SALT LAKE CITY — A Utah lawmaker is reviving an effort to ensure protections for survivors of domestic and sexual violence after their aggressors are released from jail.
The legislative proposal also seeks to give guidance to judges, police and attorneys on the court orders designed to keep victims and their families safe ahead of a trial.
“This is just providing clarity,” said bill sponsor Rep. Angela Romero, D-Salt Lake City. “Our goal was just to make sure that with this, victims knew what their rights were, the alleged perpetrator knew what their rights were, and law enforcement knows what they have to do, as well.”
The same bill ran out of time before getting a final vote in last year’s legislative session. And it is one of several measures filed ahead of the 2019 Legislature that seek to boost victims’ rights and safety.
Romero said her measure is important because it would help protect survivors of sexual violence and abuse at a time when they are vulnerable to harm and intimidation.
In Utah, judges now can bar suspected domestic violence offenders from contacting or harassing victims as the case plays out in court. HB19 makes it clear that they can also impose the orders on those charged with sexual offenses, in addition to abuse of children and vulnerable adults.
The bill would create safeguards for the accused, too.
It clarifies that those who were arrested — but later had their cases dropped — don’t have to continue following a pretrial order barring contact with the victim and possibly others. It’s one term a person often must agree to in order to be released ahead of an initial court date.
Under the proposed law, if a prosecutor doesn’t file charges within 30 days of an arrest, the no-contact directive would expire.

Romero said the bipartisan bill, co-sponsored by Sen. Todd Weiler, R-Woods Cross, builds on a 2018 Utah law that made protective orders available to those who are dating or broken up but not married or living together, even if no one has been criminally charged.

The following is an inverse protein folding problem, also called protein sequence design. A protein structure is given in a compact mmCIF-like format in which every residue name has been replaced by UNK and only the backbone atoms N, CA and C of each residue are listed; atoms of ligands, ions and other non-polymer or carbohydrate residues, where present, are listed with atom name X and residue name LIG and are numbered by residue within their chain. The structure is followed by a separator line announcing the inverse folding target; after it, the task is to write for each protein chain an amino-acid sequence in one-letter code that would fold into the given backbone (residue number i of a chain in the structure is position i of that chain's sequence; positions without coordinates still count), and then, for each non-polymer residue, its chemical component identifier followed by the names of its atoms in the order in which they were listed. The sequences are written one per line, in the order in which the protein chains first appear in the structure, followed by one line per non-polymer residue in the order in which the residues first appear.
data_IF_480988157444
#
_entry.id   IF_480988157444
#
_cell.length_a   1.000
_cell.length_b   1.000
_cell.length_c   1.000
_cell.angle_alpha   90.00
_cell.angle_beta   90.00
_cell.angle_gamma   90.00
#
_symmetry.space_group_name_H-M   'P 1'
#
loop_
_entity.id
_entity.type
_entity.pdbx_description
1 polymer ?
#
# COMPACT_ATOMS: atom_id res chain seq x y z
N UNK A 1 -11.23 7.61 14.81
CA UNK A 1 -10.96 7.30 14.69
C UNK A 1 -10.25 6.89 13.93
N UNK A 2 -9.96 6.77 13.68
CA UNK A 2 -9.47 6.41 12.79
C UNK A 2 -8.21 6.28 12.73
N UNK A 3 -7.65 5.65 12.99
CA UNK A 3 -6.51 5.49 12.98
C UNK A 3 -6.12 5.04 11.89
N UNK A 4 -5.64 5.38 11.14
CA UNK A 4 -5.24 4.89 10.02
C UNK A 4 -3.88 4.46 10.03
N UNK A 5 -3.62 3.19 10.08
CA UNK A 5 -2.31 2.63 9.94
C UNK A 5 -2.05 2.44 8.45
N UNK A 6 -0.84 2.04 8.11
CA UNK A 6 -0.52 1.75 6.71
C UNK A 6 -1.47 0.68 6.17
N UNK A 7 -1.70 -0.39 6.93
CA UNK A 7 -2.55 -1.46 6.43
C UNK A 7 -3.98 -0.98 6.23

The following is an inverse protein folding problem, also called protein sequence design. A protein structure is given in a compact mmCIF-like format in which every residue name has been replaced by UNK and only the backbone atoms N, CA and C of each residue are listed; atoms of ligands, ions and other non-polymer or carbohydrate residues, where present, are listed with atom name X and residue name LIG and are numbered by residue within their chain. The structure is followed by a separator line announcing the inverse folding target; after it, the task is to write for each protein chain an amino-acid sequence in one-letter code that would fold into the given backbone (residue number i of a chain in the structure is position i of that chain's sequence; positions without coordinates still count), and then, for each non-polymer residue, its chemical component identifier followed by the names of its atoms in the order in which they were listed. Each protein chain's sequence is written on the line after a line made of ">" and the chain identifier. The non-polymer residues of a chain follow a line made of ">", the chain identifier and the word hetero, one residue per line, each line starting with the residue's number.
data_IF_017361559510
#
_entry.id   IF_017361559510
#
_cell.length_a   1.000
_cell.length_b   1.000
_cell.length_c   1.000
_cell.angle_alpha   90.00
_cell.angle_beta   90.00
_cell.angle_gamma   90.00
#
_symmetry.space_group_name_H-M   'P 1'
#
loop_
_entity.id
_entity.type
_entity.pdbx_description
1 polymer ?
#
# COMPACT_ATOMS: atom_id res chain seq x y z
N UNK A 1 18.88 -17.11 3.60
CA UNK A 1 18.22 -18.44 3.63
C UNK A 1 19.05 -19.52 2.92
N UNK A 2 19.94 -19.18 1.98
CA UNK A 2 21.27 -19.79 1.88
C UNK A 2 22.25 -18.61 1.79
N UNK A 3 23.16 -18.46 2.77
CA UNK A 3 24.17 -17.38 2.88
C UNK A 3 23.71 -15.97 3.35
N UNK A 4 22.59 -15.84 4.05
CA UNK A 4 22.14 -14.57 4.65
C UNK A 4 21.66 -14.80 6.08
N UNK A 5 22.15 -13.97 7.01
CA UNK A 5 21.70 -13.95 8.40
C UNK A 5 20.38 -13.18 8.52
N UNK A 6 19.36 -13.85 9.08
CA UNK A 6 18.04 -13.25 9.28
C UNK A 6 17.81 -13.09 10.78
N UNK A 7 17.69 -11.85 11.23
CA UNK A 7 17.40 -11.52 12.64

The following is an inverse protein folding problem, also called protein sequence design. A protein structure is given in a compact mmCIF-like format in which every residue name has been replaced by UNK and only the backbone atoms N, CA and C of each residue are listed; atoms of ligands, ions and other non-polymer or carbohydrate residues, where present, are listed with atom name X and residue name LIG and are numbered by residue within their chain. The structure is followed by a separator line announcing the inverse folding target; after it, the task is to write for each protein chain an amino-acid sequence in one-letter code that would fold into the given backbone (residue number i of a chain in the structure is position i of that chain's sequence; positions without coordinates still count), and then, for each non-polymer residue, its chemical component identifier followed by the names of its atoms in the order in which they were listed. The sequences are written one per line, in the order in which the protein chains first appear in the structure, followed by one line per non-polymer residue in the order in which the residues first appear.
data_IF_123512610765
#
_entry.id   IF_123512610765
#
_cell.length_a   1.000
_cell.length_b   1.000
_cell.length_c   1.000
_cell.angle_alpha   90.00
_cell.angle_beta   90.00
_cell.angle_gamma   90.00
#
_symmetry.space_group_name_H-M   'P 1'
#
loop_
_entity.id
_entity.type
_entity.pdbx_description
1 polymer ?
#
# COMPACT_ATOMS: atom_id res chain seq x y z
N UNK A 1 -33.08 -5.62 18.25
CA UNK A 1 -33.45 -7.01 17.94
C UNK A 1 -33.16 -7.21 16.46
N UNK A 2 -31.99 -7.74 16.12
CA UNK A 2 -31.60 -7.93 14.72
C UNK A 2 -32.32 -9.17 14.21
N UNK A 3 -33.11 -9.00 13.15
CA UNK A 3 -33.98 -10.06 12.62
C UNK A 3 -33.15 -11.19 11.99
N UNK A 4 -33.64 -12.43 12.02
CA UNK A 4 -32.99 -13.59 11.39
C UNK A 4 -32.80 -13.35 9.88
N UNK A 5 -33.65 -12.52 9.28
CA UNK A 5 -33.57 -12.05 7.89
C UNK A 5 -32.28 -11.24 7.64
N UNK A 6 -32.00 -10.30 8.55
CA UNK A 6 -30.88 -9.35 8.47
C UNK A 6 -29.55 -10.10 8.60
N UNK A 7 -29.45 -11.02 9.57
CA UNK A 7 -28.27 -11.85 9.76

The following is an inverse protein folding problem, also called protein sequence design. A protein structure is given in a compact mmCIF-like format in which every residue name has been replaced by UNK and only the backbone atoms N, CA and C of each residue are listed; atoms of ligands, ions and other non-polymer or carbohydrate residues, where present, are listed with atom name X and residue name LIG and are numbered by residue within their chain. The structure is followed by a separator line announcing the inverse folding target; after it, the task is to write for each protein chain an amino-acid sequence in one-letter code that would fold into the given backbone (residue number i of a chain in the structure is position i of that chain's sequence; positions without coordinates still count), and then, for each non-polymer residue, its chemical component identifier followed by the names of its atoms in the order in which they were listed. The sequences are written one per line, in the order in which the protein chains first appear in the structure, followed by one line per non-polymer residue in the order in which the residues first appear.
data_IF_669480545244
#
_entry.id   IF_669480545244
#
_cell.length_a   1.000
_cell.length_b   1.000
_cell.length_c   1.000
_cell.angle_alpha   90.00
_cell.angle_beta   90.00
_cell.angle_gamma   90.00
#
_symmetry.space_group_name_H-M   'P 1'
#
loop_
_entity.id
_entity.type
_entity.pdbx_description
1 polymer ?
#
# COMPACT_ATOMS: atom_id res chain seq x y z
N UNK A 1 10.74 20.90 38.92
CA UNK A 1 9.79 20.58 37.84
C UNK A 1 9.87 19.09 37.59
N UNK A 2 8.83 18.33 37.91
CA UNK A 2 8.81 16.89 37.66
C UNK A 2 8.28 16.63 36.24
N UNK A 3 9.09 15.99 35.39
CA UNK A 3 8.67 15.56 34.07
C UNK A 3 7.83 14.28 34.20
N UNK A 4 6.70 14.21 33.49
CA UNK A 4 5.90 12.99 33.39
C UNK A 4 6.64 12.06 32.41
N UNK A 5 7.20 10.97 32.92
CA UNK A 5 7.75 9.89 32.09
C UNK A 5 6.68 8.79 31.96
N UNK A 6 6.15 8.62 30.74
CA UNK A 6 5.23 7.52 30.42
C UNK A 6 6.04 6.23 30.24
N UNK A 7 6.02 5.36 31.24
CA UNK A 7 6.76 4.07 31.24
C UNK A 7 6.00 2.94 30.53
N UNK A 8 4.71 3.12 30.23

The measure was informed by the death of a 39-year-old Sandy mother and her 6-year-old son. Memorez Rackley’s ex-boyfriend, Jeremy Patterson, opened fire on a car full of children after school in June 2017, killing Rackley and her son Jase, and injuring two more kids. At the time of her death, Rackley couldn’t have obtained a protective order even though she made a previous stalking report, because she and Patterson never wed or moved in together.
The new proposal also aims to close what Romero says is a gap related to defendants and victims who share custody of children. It makes clear that a judge can hand down a no-contact order that allows for some limited contact for visits with kids under the age of 18.
The proposal follows extensive negotiation with other lawmakers, prosecutors, police, advocates and survivors, Romero said.
The Salt Lake Democrat is bringing back another bill from last year to strengthen Utah law against human trafficking. It would clarify that anyone who knowingly benefits from the smuggling of a child for forced labor or sexual exploitation can be criminally charged, and there is no statute of limitation on child trafficking.
Another Utah measure seeks to strengthen victims’ rights to ensure their cases don’t languish in law enforcement offices.
Rep. Steve Eliason, R-Sandy, proposes that a year after someone is targeted in a violent felony crime — or has a loved one disappear or die in a homicide — they can first ask a police chief or sheriff, then the county prosecutor and finally the Utah Attorney General’s Office to review the case.
The proposal sets a deadline of 30 days for an agency to review a request and 15 days to respond.
The 2019 legislative session convenes at the state Capitol on Jan. 28.
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